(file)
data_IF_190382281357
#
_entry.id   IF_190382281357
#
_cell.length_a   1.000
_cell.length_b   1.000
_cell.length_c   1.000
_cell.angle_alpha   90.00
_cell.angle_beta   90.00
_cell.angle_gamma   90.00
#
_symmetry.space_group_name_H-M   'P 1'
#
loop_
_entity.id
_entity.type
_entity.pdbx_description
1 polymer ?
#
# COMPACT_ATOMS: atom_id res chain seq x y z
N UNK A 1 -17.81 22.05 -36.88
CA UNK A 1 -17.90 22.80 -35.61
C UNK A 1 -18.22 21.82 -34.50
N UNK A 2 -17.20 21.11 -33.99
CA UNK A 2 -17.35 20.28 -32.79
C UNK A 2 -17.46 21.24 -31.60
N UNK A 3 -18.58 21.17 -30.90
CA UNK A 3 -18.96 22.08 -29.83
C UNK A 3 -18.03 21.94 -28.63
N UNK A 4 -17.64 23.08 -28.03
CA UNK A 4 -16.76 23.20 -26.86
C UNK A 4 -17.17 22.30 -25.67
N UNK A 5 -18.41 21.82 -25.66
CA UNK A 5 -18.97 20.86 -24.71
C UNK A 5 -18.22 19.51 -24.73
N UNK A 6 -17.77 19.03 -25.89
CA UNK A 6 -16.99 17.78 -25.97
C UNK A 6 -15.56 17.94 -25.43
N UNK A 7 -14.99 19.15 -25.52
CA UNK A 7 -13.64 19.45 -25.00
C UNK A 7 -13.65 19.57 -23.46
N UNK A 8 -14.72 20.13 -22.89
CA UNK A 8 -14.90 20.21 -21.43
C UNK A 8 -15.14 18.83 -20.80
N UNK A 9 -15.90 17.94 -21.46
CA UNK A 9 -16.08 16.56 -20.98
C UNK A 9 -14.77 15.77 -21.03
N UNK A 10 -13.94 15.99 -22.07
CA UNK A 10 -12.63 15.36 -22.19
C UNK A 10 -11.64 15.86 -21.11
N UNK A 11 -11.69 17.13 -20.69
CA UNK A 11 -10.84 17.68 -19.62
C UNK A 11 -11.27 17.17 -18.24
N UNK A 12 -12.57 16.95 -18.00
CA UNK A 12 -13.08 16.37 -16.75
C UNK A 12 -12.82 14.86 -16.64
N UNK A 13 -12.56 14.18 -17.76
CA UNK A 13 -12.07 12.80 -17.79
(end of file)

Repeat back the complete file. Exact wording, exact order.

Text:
data_IF_190382281357
#
_entry.id   IF_190382281357
#
_cell.length_a   1.000
_cell.length_b   1.000
_cell.length_c   1.000
_cell.angle_alpha   90.00
_cell.angle_beta   90.00
_cell.angle_gamma   90.00
#
_symmetry.space_group_name_H-M   'P 1'
#
loop_
_entity.id
_entity.type
_entity.pdbx_description
1 polymer ?
#
# COMPACT_ATOMS: atom_id res chain seq x y z
N UNK A 1 -17.81 22.05 -36.88
CA UNK A 1 -17.90 22.80 -35.61
C UNK A 1 -18.22 21.82 -34.50
N UNK A 2 -17.20 21.11 -33.99
CA UNK A 2 -17.35 20.28 -32.79
C UNK A 2 -17.46 21.24 -31.60
N UNK A 3 -18.58 21.17 -30.90
CA UNK A 3 -18.96 22.08 -29.83
C UNK A 3 -18.03 21.94 -28.63
N UNK A 4 -17.64 23.08 -28.03
CA UNK A 4 -16.76 23.20 -26.86
C UNK A 4 -17.17 22.30 -25.67
N UNK A 5 -18.41 21.82 -25.66
CA UNK A 5 -18.97 20.86 -24.71
C UNK A 5 -18.22 19.51 -24.73
N UNK A 6 -17.77 19.03 -25.89
CA UNK A 6 -16.99 17.78 -25.97
C UNK A 6 -15.56 17.94 -25.43
N UNK A 7 -14.99 19.15 -25.52
CA UNK A 7 -13.64 19.45 -25.00
C UNK A 7 -13.65 19.57 -23.46
N UNK A 8 -14.72 20.13 -22.89
CA UNK A 8 -14.90 20.21 -21.43
C UNK A 8 -15.14 18.83 -20.80
N UNK A 9 -15.90 17.94 -21.46
CA UNK A 9 -16.08 16.56 -20.98
C UNK A 9 -14.77 15.77 -21.03
N UNK A 10 -13.94 15.99 -22.07
CA UNK A 10 -12.63 15.36 -22.19
C UNK A 10 -11.64 15.86 -21.11
N UNK A 11 -11.69 17.13 -20.69
CA UNK A 11 -10.84 17.68 -19.62
C UNK A 11 -11.27 17.17 -18.24
N UNK A 12 -12.57 16.95 -18.00
CA UNK A 12 -13.08 16.37 -16.75
C UNK A 12 -12.82 14.86 -16.64
N UNK A 13 -12.56 14.18 -17.76
CA UNK A 13 -12.07 12.80 -17.79